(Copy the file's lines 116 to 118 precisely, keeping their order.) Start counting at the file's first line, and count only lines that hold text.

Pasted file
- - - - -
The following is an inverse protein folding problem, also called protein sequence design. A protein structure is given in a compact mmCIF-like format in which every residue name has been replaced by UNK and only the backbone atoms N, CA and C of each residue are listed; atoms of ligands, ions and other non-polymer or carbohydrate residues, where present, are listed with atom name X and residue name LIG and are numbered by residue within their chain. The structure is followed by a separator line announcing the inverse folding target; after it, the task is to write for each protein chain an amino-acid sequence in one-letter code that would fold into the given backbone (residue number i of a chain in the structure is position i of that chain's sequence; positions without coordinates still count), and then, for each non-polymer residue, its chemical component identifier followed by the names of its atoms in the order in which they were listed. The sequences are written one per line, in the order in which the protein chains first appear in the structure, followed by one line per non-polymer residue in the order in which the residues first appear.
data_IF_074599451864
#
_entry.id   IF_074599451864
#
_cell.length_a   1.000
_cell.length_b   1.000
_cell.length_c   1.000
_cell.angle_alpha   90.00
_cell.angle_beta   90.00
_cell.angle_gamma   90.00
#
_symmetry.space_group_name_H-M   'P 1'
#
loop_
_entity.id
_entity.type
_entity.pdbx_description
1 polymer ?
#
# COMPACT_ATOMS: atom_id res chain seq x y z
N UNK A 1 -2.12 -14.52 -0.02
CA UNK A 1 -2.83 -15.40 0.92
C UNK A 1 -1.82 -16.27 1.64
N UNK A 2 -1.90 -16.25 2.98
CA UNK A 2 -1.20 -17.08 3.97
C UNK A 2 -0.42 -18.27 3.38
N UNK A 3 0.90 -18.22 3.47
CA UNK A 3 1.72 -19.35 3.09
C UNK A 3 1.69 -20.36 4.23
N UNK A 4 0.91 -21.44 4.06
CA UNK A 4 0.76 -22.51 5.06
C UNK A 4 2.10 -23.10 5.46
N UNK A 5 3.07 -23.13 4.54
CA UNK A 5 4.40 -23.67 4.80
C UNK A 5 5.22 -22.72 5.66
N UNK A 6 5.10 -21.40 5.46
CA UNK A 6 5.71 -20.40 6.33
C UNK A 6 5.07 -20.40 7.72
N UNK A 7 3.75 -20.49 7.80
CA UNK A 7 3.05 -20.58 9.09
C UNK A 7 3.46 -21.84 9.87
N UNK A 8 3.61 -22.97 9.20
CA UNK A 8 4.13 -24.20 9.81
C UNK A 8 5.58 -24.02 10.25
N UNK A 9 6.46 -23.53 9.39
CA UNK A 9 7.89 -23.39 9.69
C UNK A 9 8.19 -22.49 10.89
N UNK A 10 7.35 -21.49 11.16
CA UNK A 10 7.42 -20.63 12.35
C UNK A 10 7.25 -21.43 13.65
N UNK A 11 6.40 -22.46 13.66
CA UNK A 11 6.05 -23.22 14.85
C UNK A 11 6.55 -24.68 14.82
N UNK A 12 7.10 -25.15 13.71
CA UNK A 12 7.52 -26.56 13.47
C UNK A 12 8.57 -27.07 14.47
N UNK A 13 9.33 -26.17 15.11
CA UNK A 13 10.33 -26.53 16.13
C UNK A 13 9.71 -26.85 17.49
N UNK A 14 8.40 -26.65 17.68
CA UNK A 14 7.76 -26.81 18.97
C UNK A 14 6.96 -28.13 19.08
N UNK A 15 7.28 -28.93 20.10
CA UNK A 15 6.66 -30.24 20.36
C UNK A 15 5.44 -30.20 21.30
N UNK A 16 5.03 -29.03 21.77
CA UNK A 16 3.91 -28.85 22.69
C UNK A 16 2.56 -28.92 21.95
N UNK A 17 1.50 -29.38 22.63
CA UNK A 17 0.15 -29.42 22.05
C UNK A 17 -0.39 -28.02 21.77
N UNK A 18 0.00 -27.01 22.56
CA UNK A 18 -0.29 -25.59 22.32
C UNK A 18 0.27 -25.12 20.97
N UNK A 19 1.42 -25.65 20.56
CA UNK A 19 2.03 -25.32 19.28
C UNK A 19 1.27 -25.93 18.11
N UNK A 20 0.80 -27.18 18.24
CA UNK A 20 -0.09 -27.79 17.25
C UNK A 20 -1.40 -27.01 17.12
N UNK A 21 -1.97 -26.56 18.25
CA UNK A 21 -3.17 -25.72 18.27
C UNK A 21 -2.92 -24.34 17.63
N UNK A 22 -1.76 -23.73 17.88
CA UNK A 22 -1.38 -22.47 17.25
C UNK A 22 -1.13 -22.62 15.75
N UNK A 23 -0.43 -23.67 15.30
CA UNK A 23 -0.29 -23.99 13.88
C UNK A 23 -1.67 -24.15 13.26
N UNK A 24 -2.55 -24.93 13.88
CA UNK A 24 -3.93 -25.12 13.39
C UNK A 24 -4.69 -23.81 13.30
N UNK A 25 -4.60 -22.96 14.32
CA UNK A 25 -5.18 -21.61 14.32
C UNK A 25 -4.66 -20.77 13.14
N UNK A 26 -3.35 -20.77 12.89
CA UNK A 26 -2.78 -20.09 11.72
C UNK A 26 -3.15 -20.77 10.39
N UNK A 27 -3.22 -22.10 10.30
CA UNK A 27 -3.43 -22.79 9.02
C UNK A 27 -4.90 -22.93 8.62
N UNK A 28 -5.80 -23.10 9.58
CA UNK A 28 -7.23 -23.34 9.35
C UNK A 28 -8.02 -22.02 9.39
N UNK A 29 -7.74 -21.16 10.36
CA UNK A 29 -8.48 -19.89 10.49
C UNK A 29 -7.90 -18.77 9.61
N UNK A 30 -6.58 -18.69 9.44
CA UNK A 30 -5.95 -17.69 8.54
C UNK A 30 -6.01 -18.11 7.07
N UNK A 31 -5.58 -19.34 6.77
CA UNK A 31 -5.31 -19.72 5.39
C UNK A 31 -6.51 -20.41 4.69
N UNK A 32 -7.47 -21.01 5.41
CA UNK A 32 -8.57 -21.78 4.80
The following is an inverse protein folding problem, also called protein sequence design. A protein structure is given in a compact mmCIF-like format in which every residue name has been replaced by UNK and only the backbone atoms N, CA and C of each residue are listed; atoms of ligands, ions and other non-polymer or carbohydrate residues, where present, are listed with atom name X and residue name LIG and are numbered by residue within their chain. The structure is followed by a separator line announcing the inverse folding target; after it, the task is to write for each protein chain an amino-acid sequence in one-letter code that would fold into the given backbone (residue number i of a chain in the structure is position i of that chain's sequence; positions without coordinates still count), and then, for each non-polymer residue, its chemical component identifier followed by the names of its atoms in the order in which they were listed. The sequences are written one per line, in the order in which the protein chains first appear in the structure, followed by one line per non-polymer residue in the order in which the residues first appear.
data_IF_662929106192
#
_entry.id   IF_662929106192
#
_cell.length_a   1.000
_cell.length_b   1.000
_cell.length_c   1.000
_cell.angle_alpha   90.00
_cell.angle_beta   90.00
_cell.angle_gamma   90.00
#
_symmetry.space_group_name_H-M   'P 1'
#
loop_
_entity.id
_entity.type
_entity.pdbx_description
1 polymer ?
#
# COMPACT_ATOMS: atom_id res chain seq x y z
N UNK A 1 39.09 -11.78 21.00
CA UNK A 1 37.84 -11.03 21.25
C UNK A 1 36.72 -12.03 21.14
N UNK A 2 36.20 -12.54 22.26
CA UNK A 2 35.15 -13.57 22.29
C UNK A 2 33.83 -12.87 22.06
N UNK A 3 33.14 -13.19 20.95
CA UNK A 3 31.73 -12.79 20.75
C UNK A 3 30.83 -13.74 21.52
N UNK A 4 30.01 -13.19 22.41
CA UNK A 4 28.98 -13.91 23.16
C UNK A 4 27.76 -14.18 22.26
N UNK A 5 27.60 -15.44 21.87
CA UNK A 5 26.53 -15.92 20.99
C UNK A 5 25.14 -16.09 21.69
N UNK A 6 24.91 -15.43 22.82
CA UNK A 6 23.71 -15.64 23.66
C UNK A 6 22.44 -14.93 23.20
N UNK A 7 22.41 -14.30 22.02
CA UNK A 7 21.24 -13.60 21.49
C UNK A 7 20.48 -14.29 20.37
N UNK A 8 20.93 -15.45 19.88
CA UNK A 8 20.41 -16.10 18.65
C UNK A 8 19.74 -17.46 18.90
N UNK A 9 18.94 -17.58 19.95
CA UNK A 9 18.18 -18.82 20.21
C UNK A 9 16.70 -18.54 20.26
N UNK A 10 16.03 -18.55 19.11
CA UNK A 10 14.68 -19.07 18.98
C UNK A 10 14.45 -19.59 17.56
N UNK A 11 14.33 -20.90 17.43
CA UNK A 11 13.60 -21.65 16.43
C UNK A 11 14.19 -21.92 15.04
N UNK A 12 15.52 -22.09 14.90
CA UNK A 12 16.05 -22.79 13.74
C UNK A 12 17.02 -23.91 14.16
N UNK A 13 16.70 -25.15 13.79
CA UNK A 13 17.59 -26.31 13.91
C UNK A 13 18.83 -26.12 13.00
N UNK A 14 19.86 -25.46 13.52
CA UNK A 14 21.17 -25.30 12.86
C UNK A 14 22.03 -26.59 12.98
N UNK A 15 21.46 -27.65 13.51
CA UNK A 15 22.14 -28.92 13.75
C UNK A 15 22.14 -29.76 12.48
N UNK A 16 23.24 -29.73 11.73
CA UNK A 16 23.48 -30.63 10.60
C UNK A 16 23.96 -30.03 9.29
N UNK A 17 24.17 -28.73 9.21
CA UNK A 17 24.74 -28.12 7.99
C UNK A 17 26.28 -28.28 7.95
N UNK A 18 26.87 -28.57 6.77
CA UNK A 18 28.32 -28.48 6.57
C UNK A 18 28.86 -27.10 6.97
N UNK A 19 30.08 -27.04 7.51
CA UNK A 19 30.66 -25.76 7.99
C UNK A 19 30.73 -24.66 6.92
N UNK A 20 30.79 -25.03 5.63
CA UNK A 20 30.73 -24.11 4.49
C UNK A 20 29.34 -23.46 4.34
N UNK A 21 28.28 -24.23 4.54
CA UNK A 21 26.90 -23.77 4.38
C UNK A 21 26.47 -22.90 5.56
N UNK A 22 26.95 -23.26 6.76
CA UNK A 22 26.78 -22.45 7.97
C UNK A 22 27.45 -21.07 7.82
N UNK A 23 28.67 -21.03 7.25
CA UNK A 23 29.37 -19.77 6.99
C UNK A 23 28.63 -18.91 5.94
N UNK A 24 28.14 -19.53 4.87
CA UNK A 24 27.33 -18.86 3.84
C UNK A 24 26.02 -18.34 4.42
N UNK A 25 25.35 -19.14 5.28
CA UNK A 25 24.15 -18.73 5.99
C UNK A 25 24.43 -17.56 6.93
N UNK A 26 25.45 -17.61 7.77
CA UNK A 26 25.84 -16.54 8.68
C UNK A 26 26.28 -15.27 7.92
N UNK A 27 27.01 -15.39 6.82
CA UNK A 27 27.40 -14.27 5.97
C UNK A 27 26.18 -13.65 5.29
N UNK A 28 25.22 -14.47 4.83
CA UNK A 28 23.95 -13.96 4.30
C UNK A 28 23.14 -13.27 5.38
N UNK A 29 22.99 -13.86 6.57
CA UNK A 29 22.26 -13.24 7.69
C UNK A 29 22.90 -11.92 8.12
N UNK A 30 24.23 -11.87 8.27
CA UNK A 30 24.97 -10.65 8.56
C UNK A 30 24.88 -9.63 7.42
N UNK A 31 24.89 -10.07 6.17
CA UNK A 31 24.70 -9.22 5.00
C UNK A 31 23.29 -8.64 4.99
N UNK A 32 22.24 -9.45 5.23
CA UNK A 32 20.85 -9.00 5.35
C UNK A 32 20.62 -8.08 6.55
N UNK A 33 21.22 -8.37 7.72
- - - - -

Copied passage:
CA UNK A 32 -8.57 -21.78 4.80
The following is an inverse protein folding problem, also called protein sequence design. A protein structure is given in a compact mmCIF-like format in which every residue name has been replaced by UNK and only the backbone atoms N, CA and C of each residue are listed; atoms of ligands, ions and other non-polymer or carbohydrate residues, where present, are listed with atom name X and residue name LIG and are numbered by residue within their chain. The structure is followed by a separator line announcing the inverse folding target; after it, the task is to write for each protein chain an amino-acid sequence in one-letter code that would fold into the given backbone (residue number i of a chain in the structure is position i of that chain's sequence; positions without coordinates still count), and then, for each non-polymer residue, its chemical component identifier followed by the names of its atoms in the order in which they were listed. The sequences are written one per line, in the order in which the protein chains first appear in the structure, followed by one line per non-polymer residue in the order in which the residues first appear.
data_IF_662929106192